A second round of talks among opposition parties, to discuss how they can avoid three-cornered fights in the coming general election, ended last night with 26 of the 29 constituencies likely to see straight fights between one of them and the People's Action Party (PAP).
There was hardly any chance of a resolution on the remaining three constituencies because the Workers' Party (WP) was a no-show while Reform Party (RP) chief Kenneth Jeyaretnam left 15 minutes after the meeting started.
The WP plans to stand in two of these constituencies - Marine Parade GRC and MacPherson SMC - which the National Solidarity Party (NSP) is also set on contesting.
Meanwhile, the Singaporeans First (SingFirst) party sprang a surprise, saying that it is keen to stand in Ang Mo Kio GRC, which the RP had stated it wanted to contest.
Despite the lack of total agreement, Ms Hazel Poa, NSP's acting secretary-general, said after the meeting at her party's Jalan Besar headquarters: "All of us are quite happy with the outcome. We have ironed out almost all constituencies except (a few), because WP was not present at this meeting. There are still a couple of constituencies that we hope to be able to talk to them bilaterally (about)."
The WP had attended the first meeting on Monday, and was expected to attend yesterday's meeting. But minutes before the meeting started, WP chairman Sylvia Lim wrote to host NSP to say her party would not be turning up.
WP could not be reached for comment, but Ms Poa, quoting Ms Lim, said the WP felt there was no need to attend the meeting as it had made its intentions clear in previous discussions.
NSP president Sebastian Teo yesterday said the WP had offered to give up MacPherson SMC, if NSP stayed away from Marine Parade GRC. Mr Teo said his party had not decided on the offer, and would meet to discuss the issue soon.
WP announced last week that it is set on contesting five GRCs and five SMCs.On Wednesday night, WP secretary-general Low Thia Khiang had made it clear to reporters the party will not budge from Marine Parade GRC, even as it would do its best to avoid three-cornered fights.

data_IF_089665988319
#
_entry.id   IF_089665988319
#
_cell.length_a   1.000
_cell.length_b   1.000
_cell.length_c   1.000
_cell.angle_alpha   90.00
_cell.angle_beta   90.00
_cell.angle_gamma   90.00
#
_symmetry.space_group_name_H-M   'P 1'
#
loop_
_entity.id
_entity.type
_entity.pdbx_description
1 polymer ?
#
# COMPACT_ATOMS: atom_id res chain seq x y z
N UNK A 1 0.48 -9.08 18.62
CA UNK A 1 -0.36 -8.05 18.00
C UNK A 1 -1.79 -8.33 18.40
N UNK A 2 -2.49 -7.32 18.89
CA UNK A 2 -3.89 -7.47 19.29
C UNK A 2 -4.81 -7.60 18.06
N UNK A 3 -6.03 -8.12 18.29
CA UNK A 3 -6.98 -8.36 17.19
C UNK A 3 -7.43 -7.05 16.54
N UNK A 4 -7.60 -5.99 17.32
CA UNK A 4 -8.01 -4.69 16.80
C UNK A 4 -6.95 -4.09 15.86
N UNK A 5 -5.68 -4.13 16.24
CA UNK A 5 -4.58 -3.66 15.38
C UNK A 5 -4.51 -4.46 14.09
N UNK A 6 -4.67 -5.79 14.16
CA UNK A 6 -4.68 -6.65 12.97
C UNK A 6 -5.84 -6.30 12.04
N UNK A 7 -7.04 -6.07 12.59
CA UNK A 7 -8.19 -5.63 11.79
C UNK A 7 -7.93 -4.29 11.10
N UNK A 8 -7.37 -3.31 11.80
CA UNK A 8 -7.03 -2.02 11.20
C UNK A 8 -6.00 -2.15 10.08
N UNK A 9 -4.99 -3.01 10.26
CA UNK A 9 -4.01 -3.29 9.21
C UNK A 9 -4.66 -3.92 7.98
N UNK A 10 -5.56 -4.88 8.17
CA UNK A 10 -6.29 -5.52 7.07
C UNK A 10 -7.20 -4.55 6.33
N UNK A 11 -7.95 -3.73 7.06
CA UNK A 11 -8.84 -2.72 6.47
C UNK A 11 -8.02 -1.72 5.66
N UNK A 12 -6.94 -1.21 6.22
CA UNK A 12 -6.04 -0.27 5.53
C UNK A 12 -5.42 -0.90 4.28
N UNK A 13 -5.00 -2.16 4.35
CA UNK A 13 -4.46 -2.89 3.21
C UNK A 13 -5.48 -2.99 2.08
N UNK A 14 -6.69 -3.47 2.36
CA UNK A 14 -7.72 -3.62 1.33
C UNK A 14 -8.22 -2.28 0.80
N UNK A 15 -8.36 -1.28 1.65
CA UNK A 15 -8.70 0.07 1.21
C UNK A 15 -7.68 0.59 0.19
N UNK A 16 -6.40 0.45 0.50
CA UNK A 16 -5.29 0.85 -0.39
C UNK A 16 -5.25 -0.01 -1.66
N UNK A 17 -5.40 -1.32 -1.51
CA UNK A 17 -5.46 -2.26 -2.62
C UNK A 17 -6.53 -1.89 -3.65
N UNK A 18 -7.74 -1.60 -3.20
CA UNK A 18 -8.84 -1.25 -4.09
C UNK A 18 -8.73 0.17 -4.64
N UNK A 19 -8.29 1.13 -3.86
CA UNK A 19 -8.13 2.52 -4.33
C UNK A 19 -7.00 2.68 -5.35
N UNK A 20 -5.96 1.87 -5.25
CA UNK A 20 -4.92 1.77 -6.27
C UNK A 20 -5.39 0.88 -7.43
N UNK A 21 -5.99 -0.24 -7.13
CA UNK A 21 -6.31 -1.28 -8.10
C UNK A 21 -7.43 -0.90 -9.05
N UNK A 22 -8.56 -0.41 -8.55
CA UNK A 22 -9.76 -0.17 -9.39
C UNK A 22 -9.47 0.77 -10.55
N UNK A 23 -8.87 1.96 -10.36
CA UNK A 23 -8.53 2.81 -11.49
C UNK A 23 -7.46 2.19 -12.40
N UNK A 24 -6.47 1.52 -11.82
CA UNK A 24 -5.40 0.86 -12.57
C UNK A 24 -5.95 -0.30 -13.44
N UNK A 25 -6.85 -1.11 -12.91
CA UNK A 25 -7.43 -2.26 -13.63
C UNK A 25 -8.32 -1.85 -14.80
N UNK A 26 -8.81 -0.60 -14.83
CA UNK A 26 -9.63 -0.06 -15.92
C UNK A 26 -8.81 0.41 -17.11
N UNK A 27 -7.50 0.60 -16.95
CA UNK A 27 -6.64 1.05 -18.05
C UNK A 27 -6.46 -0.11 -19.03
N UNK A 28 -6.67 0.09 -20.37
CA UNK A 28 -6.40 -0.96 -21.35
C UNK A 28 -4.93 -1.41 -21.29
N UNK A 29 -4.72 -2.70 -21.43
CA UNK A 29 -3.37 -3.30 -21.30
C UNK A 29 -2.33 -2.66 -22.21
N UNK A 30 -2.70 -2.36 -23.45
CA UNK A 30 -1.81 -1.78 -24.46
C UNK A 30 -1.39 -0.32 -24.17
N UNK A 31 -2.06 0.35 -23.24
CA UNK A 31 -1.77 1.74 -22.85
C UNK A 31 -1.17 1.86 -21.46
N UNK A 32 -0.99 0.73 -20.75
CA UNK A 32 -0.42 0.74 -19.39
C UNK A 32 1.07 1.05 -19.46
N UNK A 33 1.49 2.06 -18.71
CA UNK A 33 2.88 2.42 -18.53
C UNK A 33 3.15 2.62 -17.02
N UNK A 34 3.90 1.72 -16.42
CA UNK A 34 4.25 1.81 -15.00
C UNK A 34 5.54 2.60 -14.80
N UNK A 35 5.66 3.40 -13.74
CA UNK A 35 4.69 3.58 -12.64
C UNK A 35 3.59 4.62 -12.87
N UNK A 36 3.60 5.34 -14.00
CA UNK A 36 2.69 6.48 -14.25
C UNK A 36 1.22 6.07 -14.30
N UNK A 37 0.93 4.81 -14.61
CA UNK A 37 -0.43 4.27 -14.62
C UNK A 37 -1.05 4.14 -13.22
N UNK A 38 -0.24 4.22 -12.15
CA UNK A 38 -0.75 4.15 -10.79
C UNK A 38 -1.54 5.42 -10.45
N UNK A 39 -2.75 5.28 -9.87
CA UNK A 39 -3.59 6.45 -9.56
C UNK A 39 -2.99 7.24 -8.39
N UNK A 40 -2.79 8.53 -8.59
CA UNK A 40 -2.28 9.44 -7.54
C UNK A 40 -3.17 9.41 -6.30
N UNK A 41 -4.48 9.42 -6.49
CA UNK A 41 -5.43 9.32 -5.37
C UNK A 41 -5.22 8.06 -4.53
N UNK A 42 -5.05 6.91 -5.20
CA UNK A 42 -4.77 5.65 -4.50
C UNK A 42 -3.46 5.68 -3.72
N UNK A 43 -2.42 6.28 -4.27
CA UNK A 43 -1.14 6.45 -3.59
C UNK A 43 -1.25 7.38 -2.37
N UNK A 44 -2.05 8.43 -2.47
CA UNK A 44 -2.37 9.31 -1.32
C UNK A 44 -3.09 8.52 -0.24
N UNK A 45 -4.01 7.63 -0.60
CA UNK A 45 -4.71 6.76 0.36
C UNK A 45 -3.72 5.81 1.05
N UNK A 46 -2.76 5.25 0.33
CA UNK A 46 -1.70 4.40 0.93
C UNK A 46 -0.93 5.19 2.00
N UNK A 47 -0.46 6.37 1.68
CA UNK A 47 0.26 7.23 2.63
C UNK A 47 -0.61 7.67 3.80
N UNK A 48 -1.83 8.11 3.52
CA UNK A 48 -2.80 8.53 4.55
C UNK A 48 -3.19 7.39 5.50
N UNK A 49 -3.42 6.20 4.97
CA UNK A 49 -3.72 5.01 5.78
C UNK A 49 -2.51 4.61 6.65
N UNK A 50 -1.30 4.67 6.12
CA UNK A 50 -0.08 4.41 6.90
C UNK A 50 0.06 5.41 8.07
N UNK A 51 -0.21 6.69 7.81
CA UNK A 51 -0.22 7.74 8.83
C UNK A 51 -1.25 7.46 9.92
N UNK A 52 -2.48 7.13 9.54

The other unresolved constituency - Ang Mo Kio GRC helmed by Prime Minister Lee Hsien Loong - involves Mr Jeyaretnam's RP and the year-old SingFirst led by former civil servant Tan Jee Say.
A source said that as Mr Jeyaretnam left the meeting, he said there was nothing much to discuss over SingFirst's decision to contest Ang Mo Kio GRC.
Later, Mr Jeyaretnam told reporters that he did not walk out, and that bilateral talks would continue.
Asked what would happen if he could not resolve the matter, he replied: "Then we are going to have a three- cornered fight."
SingFirst chief Tan Jee Say said he would resolve the matter with RP.
Yesterday's meeting ended just before 9pm, about an hour after it began. At the first gathering on Monday, the parties met for three hours and agreed on straight fights in 14 of the 29 constituencies.
In that meeting, the main disagreement involved the WP and NSP concerning their overlapping interest in Marine Parade GRC.
WP chief Low told reporters on Wednesday night that the WP had to contest Marine Parade following the change in constituency boundaries, which will see it absorb the Joo Chiat single-seat ward at the next election. The WP lost to the PAP in Joo Chiat by a slim margin in the 2011 General Election.
The NSP, on the other hand, believed it should get first dibs as it contested and did well in Marine Parade in the 2011 election. The party polled 43.4 per cent of valid votes against the PAP's 56.6 per cent.
At Monday's meeting, a vote was taken on whether the WP or NSP should contest in Marine Parade GRC. Both parties involved in the deadlock could not vote.
Yesterday, Mr Teo told The Straits Times that of the parties present who voted, five supported the NSP. Only one supported the WP. While the vote was not binding, it "shows how the other parties look at things", he added.
Asked if the NSP would back down from Marine Parade GRC, Mr Teo said: "From the very beginning, we already said NSP will not initiate three-cornered fights. But it doesn't mean that when people force us into three-cornered fights, we will surely give way."
He added that WP's no-show showed the party never intended to negotiate with the rest.
People's Power Party secretary-general Goh Meng Seng added: "(It's) regrettable that they did not attend. If you are running an opposition party, you should practise diplomacy.
Lawyer Tan Lam Siong, who recently left the NSP and is planning to contest Potong Pasir as an independent candidate, also turned up at the NSP headquarters but did not attend the meeting. He told reporters he was disappointed at not being invited, saying that independent candidates were not seen as equals by the opposition parties.
He added: "I am all for multi-cornered fights. In a democracy, people should be given choices."
Former independent candidate Ooi Boon Ewe also turned up, saying he wanted to contest Sengkang West SMC and had been trying unsuccessfully to reach the WP to avoid a clash with the party there.